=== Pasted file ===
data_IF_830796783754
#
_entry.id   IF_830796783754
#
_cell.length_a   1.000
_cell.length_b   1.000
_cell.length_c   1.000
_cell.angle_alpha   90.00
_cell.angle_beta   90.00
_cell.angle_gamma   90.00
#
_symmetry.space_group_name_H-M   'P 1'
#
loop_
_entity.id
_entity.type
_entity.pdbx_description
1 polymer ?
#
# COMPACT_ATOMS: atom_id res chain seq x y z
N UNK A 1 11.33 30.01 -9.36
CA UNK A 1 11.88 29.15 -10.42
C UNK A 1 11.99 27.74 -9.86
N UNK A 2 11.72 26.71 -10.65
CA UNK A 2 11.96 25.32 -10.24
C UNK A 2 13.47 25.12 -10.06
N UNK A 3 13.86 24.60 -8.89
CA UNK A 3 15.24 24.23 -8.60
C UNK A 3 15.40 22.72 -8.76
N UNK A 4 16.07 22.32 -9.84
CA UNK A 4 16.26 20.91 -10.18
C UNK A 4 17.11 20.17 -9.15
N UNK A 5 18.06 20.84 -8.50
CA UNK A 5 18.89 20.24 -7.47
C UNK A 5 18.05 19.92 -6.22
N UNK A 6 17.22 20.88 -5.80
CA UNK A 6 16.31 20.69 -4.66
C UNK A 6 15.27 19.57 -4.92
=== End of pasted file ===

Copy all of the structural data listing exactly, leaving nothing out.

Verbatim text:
data_IF_830796783754
#
_entry.id   IF_830796783754
#
_cell.length_a   1.000
_cell.length_b   1.000
_cell.length_c   1.000
_cell.angle_alpha   90.00
_cell.angle_beta   90.00
_cell.angle_gamma   90.00
#
_symmetry.space_group_name_H-M   'P 1'
#
loop_
_entity.id
_entity.type
_entity.pdbx_description
1 polymer ?
#
# COMPACT_ATOMS: atom_id res chain seq x y z
N UNK A 1 11.33 30.01 -9.36
CA UNK A 1 11.88 29.15 -10.42
C UNK A 1 11.99 27.74 -9.86
N UNK A 2 11.72 26.71 -10.65
CA UNK A 2 11.96 25.32 -10.24
C UNK A 2 13.47 25.12 -10.06
N UNK A 3 13.86 24.60 -8.89
CA UNK A 3 15.24 24.23 -8.60
C UNK A 3 15.40 22.72 -8.76
N UNK A 4 16.07 22.32 -9.84
CA UNK A 4 16.26 20.91 -10.18
C UNK A 4 17.11 20.17 -9.15
N UNK A 5 18.06 20.84 -8.50
CA UNK A 5 18.89 20.24 -7.47
C UNK A 5 18.05 19.92 -6.22
N UNK A 6 17.22 20.88 -5.80
CA UNK A 6 16.31 20.69 -4.66
C UNK A 6 15.27 19.57 -4.92